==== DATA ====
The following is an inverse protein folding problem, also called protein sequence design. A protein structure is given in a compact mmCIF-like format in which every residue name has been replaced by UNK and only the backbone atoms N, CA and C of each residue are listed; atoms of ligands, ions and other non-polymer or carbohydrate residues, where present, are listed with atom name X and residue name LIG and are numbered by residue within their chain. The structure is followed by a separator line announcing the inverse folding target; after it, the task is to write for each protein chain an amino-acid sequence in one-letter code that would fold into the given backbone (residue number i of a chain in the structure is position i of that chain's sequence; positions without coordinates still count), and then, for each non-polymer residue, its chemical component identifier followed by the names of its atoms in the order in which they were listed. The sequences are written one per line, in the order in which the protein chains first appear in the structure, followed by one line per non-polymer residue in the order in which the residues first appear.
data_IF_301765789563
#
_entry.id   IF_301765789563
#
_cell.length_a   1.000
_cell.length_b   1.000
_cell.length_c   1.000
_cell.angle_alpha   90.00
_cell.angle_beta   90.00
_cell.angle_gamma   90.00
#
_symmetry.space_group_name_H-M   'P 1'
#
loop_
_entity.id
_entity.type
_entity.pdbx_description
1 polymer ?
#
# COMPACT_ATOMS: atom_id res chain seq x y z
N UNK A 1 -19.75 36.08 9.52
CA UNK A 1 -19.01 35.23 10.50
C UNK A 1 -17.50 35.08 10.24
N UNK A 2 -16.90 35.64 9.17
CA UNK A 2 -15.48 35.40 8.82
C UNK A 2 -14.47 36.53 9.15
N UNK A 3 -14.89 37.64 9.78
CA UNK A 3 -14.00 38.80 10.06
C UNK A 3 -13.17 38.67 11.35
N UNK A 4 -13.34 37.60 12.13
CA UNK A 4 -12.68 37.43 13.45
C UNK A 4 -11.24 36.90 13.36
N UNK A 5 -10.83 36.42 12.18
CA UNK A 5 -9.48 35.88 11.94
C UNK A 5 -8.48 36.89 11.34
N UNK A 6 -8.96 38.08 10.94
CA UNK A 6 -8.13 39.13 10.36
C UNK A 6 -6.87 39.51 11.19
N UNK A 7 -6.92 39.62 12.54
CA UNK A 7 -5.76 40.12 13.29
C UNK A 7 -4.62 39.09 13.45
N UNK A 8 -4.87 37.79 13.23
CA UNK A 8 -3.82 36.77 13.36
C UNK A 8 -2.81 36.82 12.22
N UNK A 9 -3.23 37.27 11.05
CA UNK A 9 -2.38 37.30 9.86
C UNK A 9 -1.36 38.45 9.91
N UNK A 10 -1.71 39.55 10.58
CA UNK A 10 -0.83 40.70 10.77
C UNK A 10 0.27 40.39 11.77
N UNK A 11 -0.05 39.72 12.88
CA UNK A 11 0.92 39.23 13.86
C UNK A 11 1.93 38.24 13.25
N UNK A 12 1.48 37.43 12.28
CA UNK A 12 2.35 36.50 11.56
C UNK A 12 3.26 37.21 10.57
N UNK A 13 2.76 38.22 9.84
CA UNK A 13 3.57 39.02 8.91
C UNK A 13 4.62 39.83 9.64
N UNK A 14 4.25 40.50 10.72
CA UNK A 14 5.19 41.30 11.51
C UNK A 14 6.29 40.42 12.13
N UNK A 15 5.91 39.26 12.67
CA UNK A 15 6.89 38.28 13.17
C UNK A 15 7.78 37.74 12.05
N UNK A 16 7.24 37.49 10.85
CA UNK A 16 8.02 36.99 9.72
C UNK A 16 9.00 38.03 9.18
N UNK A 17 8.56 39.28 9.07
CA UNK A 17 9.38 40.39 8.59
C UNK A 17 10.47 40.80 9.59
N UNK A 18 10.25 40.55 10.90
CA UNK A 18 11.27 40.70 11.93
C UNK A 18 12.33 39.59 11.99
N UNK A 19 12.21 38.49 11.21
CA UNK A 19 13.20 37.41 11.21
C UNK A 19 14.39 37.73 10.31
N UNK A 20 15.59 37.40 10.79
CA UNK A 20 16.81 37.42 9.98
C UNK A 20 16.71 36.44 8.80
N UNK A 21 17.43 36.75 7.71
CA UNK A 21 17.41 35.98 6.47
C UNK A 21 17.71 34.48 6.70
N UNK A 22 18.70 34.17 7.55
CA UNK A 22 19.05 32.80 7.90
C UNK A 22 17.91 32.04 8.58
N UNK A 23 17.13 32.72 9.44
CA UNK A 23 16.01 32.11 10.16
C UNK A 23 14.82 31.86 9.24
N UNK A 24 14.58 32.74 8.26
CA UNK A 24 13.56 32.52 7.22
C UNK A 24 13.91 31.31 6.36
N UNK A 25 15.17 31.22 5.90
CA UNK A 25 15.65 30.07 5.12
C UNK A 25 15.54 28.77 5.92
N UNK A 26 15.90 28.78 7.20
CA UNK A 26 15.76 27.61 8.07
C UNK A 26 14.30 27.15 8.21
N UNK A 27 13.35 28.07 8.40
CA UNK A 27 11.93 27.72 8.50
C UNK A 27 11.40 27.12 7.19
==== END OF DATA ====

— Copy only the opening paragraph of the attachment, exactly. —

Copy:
The following is an inverse protein folding problem, also called protein sequence design. A protein structure is given in a compact mmCIF-like format in which every residue name has been replaced by UNK and only the backbone atoms N, CA and C of each residue are listed; atoms of ligands, ions and other non-polymer or carbohydrate residues, where present, are listed with atom name X and residue name LIG and are numbered by residue within their chain. The structure is followed by a separator line announcing the inverse folding target; after it, the task is to write for each protein chain an amino-acid sequence in one-letter code that would fold into the given backbone (residue number i of a chain in the structure is position i of that chain's sequence; positions without coordinates still count), and then, for each non-polymer residue, its chemical component identifier followed by the names of its atoms in the order in which they were listed. The sequences are written one per line, in the order in which the protein chains first appear in the structure, followed by one line per non-polymer residue in the order in which the residues first appear.